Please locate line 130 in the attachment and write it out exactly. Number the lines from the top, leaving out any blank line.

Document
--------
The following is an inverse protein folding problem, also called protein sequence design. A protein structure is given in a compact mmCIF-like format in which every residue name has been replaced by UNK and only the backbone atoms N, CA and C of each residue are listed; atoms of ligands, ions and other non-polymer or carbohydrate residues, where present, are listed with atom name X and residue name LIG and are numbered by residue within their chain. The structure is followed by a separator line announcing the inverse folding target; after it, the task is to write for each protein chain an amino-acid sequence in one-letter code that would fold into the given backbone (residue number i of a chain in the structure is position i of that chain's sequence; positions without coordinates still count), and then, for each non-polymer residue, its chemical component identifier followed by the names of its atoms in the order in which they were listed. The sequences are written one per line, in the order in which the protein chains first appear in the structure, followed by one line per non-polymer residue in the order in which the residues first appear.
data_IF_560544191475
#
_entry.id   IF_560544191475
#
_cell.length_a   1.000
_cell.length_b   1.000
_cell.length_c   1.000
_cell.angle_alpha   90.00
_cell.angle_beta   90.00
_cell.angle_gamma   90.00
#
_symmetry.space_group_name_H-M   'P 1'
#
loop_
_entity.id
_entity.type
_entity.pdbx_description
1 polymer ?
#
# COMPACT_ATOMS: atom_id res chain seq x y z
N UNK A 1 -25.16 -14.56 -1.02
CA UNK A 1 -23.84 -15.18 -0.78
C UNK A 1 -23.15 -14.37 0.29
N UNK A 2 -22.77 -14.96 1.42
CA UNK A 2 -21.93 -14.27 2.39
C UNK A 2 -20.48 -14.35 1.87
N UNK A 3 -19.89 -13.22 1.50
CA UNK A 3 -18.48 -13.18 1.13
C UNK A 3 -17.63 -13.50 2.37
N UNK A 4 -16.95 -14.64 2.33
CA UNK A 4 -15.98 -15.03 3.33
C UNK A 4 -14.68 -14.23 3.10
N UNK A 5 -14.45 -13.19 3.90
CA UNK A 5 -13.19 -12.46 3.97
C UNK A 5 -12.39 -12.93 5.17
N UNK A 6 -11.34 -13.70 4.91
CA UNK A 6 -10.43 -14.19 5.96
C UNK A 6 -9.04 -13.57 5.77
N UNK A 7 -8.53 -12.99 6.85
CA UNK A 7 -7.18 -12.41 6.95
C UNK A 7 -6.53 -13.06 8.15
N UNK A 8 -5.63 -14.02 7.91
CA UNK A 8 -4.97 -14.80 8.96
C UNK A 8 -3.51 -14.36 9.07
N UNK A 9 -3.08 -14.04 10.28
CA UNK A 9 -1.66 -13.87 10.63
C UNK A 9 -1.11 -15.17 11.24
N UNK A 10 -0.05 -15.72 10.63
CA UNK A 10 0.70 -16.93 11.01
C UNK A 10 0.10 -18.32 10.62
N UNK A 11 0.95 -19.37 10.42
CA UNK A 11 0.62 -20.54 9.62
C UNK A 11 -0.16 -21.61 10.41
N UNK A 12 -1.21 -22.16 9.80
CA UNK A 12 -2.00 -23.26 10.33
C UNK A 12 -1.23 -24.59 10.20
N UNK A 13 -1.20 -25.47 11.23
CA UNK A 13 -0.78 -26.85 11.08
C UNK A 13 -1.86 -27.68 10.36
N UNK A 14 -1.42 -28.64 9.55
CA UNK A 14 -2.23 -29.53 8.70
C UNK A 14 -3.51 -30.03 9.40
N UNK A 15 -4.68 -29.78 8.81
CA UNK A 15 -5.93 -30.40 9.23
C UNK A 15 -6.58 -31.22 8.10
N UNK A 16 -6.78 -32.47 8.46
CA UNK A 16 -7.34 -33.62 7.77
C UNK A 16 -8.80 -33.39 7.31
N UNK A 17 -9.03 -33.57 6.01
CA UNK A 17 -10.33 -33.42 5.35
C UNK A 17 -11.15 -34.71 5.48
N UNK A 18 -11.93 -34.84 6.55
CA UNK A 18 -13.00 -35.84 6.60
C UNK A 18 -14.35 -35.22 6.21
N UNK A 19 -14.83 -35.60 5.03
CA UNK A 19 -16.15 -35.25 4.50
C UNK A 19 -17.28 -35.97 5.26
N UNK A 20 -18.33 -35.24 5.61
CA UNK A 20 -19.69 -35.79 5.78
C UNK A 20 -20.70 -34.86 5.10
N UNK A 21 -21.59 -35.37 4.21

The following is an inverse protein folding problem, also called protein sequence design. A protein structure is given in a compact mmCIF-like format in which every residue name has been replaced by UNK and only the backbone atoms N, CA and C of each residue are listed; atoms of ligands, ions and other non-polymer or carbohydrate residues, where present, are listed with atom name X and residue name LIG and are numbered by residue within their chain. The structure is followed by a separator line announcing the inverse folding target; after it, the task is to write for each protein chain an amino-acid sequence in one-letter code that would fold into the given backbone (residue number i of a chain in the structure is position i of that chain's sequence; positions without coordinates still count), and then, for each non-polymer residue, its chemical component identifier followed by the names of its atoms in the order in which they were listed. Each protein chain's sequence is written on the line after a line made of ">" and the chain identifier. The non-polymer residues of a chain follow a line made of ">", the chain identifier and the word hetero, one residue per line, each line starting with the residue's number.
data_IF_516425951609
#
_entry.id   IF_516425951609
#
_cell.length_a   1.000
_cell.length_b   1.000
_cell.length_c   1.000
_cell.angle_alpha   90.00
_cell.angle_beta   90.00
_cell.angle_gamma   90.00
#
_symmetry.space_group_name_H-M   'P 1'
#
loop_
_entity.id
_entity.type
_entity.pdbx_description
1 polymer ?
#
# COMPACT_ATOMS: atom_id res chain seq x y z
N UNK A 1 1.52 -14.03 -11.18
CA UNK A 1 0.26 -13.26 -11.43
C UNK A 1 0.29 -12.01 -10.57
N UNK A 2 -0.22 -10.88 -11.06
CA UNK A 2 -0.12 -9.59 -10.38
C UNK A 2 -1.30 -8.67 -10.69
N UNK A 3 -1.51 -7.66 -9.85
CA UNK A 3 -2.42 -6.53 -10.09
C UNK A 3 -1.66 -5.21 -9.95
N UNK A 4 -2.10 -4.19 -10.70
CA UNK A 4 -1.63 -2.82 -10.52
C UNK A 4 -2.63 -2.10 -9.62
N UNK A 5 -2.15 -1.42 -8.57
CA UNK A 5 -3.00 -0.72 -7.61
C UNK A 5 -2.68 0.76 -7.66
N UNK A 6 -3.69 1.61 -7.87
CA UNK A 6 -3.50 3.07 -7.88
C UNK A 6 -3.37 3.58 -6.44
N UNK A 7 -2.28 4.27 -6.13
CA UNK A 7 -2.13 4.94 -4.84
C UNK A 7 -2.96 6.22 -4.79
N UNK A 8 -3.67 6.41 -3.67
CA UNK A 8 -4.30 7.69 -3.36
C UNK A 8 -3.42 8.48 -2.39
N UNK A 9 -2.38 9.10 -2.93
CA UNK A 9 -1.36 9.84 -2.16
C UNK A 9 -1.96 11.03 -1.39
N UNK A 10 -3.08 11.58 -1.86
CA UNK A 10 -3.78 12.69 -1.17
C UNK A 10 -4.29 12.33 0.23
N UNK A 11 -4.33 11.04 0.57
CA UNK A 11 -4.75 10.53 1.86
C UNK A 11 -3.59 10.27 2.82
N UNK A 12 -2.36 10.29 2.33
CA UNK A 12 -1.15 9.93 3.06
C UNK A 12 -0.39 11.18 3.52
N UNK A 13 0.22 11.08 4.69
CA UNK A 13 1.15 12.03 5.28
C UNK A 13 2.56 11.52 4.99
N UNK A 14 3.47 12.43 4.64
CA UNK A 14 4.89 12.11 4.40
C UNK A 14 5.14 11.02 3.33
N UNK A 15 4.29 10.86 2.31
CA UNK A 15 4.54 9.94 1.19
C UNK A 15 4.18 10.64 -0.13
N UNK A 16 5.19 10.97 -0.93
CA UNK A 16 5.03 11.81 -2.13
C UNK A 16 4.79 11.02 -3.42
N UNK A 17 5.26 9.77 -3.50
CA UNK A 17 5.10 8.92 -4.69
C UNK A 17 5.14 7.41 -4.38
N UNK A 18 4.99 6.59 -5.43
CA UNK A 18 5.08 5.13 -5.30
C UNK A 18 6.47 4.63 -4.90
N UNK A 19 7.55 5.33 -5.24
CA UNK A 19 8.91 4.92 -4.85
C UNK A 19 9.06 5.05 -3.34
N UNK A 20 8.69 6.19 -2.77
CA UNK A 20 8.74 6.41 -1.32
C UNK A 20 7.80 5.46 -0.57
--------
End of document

C UNK A 9 -1.96 11.03 -1.39